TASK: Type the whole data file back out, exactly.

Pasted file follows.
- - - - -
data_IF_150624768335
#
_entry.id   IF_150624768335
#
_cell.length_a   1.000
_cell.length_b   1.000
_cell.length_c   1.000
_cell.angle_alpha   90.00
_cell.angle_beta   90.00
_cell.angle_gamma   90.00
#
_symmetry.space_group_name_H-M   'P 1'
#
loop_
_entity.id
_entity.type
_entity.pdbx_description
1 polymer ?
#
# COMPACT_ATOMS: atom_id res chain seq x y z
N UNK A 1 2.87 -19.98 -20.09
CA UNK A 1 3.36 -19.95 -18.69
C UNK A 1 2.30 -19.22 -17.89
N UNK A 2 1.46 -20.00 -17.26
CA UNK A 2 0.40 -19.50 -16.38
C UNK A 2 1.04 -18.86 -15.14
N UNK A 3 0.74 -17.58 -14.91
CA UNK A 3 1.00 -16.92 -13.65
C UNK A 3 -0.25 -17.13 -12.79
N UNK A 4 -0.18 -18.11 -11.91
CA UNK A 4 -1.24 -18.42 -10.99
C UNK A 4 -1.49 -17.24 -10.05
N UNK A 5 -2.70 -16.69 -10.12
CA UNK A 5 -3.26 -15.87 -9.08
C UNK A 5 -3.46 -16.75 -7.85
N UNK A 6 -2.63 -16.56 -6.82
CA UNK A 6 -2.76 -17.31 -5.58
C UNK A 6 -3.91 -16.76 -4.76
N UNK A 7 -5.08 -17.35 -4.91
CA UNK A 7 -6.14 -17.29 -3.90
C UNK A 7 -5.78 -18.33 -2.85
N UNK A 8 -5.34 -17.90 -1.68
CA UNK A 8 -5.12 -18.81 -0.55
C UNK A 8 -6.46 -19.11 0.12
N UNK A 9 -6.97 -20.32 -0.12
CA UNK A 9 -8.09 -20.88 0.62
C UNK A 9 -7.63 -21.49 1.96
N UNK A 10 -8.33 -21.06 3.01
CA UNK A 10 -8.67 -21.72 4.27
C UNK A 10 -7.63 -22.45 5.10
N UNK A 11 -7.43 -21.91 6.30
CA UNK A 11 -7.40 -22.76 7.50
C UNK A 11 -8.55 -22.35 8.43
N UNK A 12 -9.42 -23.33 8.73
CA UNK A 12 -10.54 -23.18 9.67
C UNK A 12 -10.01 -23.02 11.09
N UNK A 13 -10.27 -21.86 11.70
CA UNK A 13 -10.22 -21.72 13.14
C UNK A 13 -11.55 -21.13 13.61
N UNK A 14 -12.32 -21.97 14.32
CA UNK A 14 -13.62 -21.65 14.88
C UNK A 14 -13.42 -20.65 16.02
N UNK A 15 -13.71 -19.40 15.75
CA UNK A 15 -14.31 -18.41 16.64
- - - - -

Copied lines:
data_IF_150624768335
#
_entry.id   IF_150624768335
#
_cell.length_a   1.000
_cell.length_b   1.000
_cell.length_c   1.000
_cell.angle_alpha   90.00
_cell.angle_beta   90.00
_cell.angle_gamma   90.00
#
_symmetry.space_group_name_H-M   'P 1'
#
loop_
_entity.id
_entity.type
_entity.pdbx_description
1 polymer ?
#
# COMPACT_ATOMS: atom_id res chain seq x y z
N UNK A 1 2.87 -19.98 -20.09
CA UNK A 1 3.36 -19.95 -18.69
C UNK A 1 2.30 -19.22 -17.89
N UNK A 2 1.46 -20.00 -17.26
CA UNK A 2 0.40 -19.50 -16.38
C UNK A 2 1.04 -18.86 -15.14
N UNK A 3 0.74 -17.58 -14.91
CA UNK A 3 1.00 -16.92 -13.65
C UNK A 3 -0.25 -17.13 -12.79
N UNK A 4 -0.18 -18.11 -11.91
CA UNK A 4 -1.24 -18.42 -10.99
C UNK A 4 -1.49 -17.24 -10.05
N UNK A 5 -2.70 -16.69 -10.12
CA UNK A 5 -3.26 -15.87 -9.08
C UNK A 5 -3.46 -16.75 -7.85
N UNK A 6 -2.63 -16.56 -6.82
CA UNK A 6 -2.76 -17.31 -5.58
C UNK A 6 -3.91 -16.76 -4.76
N UNK A 7 -5.08 -17.35 -4.91
CA UNK A 7 -6.14 -17.29 -3.90
C UNK A 7 -5.78 -18.33 -2.85
N UNK A 8 -5.34 -17.90 -1.68
CA UNK A 8 -5.12 -18.81 -0.55
C UNK A 8 -6.46 -19.11 0.12
N UNK A 9 -6.97 -20.32 -0.12
CA UNK A 9 -8.09 -20.88 0.62
C UNK A 9 -7.63 -21.49 1.96
N UNK A 10 -8.33 -21.06 3.01
CA UNK A 10 -8.67 -21.72 4.27
C UNK A 10 -7.63 -22.45 5.10
N UNK A 11 -7.43 -21.91 6.30
CA UNK A 11 -7.40 -22.76 7.50
C UNK A 11 -8.55 -22.35 8.43
N UNK A 12 -9.42 -23.33 8.73
CA UNK A 12 -10.54 -23.18 9.67
C UNK A 12 -10.01 -23.02 11.09
N UNK A 13 -10.27 -21.86 11.70
CA UNK A 13 -10.22 -21.72 13.14
C UNK A 13 -11.55 -21.13 13.61
N UNK A 14 -12.32 -21.97 14.32
CA UNK A 14 -13.62 -21.65 14.88
C UNK A 14 -13.42 -20.65 16.02
N UNK A 15 -13.71 -19.40 15.75
CA UNK A 15 -14.31 -18.41 16.64